Many Salvadorians in New York face uncertain future

- The Trump administration has added El Salvador to the list of countries whose citizens have lost temporary protected status in the United States.

Rosa Martinez has called the United States home for 20 years. But now the mother of two is one of nearly 200,000 people from El Salvador who must leave the country after the U.S. Department of Homeland Security confirmed Monday morning that it is ending special protections for Salvadoran immigrants.

"I have no words to express how my heart feels right now," Martinez said. "I do everything a U.S. citizen does except I don't have the passport."

Many immigrants like Rosa have been allowed to live and work in the U.S. under the Temporary Protected Status program after earthquakes struck El Salvador in 2001. Now they have until September 2019 to leave the U.S., adjust their legal status, or face deportation.

Santos Romero is devastated. She relies on her job cleaning offices to support her family and can't imagine explaining to her two children she can no longer live here.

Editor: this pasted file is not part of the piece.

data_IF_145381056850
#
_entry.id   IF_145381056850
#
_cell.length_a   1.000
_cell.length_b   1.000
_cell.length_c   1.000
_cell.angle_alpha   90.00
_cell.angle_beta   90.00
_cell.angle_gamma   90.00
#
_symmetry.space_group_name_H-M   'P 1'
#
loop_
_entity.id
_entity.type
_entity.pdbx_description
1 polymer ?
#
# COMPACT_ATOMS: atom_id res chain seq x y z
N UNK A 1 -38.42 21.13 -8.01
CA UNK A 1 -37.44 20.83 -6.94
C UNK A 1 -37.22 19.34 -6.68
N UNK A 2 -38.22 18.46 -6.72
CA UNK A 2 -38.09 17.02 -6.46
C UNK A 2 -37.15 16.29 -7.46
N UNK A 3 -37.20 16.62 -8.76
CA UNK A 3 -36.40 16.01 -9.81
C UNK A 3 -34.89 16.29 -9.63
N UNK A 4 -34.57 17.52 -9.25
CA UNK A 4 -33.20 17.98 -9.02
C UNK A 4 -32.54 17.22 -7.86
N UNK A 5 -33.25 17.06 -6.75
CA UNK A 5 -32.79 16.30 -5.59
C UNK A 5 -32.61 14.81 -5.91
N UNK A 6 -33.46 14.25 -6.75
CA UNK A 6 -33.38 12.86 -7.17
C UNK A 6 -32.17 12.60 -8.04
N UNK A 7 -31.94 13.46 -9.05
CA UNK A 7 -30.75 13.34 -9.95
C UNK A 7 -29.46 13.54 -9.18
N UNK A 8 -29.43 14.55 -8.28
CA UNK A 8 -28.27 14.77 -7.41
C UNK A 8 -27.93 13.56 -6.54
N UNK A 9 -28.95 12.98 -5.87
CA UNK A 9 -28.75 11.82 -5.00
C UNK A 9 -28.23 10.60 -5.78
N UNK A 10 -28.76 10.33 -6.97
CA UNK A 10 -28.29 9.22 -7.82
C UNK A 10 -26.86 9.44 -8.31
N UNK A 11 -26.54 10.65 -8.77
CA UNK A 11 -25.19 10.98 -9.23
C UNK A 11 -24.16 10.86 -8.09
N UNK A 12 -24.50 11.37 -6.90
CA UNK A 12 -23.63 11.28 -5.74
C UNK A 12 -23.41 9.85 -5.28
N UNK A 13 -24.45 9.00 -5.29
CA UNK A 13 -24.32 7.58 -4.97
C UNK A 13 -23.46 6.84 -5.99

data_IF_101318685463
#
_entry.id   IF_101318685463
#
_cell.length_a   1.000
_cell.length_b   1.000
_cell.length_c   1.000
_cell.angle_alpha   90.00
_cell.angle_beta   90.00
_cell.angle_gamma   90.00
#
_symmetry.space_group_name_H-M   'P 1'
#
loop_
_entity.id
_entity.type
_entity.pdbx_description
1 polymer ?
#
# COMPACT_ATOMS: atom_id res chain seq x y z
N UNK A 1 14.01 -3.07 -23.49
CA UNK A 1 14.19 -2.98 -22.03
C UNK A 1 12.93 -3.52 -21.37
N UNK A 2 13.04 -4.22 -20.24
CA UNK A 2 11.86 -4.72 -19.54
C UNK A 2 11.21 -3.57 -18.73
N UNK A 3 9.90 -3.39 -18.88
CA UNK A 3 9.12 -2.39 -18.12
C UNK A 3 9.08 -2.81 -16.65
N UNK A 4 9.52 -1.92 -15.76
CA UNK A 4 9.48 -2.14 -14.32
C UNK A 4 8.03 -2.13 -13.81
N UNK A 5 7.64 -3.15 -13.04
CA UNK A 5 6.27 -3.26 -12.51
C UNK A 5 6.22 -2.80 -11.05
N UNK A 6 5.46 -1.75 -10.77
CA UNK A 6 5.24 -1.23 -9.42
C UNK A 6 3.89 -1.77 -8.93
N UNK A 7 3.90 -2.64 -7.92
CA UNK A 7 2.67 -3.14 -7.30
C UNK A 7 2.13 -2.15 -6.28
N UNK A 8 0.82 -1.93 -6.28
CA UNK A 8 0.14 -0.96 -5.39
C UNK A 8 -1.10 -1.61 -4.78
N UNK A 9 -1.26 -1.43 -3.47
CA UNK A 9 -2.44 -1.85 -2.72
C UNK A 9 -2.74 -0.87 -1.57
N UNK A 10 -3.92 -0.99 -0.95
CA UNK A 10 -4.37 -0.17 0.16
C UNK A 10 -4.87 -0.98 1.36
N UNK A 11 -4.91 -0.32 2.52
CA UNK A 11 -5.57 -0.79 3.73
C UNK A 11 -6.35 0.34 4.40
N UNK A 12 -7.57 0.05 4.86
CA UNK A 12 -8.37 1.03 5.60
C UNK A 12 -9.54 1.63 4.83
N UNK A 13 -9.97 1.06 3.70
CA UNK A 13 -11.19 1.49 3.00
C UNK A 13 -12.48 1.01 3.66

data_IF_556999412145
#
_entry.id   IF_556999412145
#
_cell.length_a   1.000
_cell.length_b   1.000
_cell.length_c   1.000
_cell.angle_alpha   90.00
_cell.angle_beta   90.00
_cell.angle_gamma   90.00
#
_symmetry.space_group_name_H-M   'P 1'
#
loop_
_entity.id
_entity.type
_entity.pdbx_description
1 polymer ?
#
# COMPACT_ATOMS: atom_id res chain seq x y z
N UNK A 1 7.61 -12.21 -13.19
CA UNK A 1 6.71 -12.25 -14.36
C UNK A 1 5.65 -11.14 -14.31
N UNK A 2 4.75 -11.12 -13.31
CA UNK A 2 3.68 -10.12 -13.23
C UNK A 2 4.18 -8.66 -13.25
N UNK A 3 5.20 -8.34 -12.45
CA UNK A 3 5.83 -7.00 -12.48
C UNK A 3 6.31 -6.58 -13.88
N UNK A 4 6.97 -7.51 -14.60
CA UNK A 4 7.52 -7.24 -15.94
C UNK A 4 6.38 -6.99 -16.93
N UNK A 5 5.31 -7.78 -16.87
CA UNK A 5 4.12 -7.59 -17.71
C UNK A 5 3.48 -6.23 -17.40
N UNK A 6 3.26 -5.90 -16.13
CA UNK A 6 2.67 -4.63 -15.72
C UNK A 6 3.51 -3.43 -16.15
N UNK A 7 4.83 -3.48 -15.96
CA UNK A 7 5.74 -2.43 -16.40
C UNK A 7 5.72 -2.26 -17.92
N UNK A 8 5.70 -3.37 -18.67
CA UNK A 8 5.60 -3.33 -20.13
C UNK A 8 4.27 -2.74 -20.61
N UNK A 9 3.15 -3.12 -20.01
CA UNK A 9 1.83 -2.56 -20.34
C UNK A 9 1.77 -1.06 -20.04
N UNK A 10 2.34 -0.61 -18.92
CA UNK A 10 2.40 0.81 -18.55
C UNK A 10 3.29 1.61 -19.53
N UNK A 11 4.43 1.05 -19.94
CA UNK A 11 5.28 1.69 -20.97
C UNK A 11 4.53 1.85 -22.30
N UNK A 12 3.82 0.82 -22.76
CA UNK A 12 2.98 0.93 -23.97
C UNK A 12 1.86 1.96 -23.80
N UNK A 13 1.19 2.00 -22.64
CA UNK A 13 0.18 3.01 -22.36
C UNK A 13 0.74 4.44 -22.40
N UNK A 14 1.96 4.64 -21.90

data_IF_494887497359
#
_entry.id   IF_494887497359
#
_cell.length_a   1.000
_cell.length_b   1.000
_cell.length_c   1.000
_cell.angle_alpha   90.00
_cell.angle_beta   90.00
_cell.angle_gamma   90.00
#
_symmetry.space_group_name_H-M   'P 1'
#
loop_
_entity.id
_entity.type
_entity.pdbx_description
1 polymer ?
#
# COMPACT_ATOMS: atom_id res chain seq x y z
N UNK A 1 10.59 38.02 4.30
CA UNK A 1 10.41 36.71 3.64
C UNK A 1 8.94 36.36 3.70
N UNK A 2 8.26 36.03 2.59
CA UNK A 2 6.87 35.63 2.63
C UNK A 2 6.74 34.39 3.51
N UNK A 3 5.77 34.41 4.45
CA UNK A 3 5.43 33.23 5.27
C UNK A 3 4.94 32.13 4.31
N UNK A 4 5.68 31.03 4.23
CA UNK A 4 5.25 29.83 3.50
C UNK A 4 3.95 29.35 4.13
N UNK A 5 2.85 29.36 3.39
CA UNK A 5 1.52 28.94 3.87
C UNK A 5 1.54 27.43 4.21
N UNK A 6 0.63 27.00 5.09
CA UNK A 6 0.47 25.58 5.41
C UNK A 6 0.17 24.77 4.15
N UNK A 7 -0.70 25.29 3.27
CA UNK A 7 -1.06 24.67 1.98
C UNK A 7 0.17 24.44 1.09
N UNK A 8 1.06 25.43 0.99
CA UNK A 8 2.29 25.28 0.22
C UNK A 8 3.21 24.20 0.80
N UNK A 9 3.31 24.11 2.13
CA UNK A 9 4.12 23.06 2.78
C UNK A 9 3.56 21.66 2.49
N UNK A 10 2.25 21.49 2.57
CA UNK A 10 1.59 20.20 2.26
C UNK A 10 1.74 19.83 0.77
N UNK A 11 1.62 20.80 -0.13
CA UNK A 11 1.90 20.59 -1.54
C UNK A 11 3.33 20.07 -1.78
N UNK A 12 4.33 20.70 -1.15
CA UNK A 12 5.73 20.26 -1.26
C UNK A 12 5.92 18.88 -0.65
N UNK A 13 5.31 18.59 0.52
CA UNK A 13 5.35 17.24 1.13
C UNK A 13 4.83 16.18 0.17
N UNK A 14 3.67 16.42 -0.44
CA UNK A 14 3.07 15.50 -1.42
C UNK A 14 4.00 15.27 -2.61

"We're here to live our lives and contribute to the economy and we want the same as everyone else," she told Fox 5 through an interpreter.

Salvadorans are said to be the largest immigrant group on Long Island with close to 15,000 people in Nassau and Suffolk counties. If they were to leave, Long Island could lose an estimated hundreds of millions of dollars in annual spending.

Patrick Young of the Central American Refugee Center called the move a "cruel and unnecessary action."

"They're parents, they're business owners, many of them are homeowners," Young said. "These are people who have been doing everything right in America and we're going to send them back to a place where they're going to become instant targets for the gangs."

The New York Immigration Coalition called an emergency news conference in New York City. The organization is standing in solidarity vowing to protect the Salvadoran community.

"This is not a just or fair policy. This is not a policy decision that honors families," Anu Joshua of the New York Immigration Coalition said. "This is not a policy that reflects the values we strive for as a country."

The Department of Homeland Security said that El Salvador has received significant international aid and that "the substantial disruption of living conditions caused by the earthquake no longer exists."

El Salvador is now the fourth country whose citizens have lost TPS under President Trump. Immigrant advocates encourage supporters of TPS to call reach out to their local lawmakers and demand a solution.

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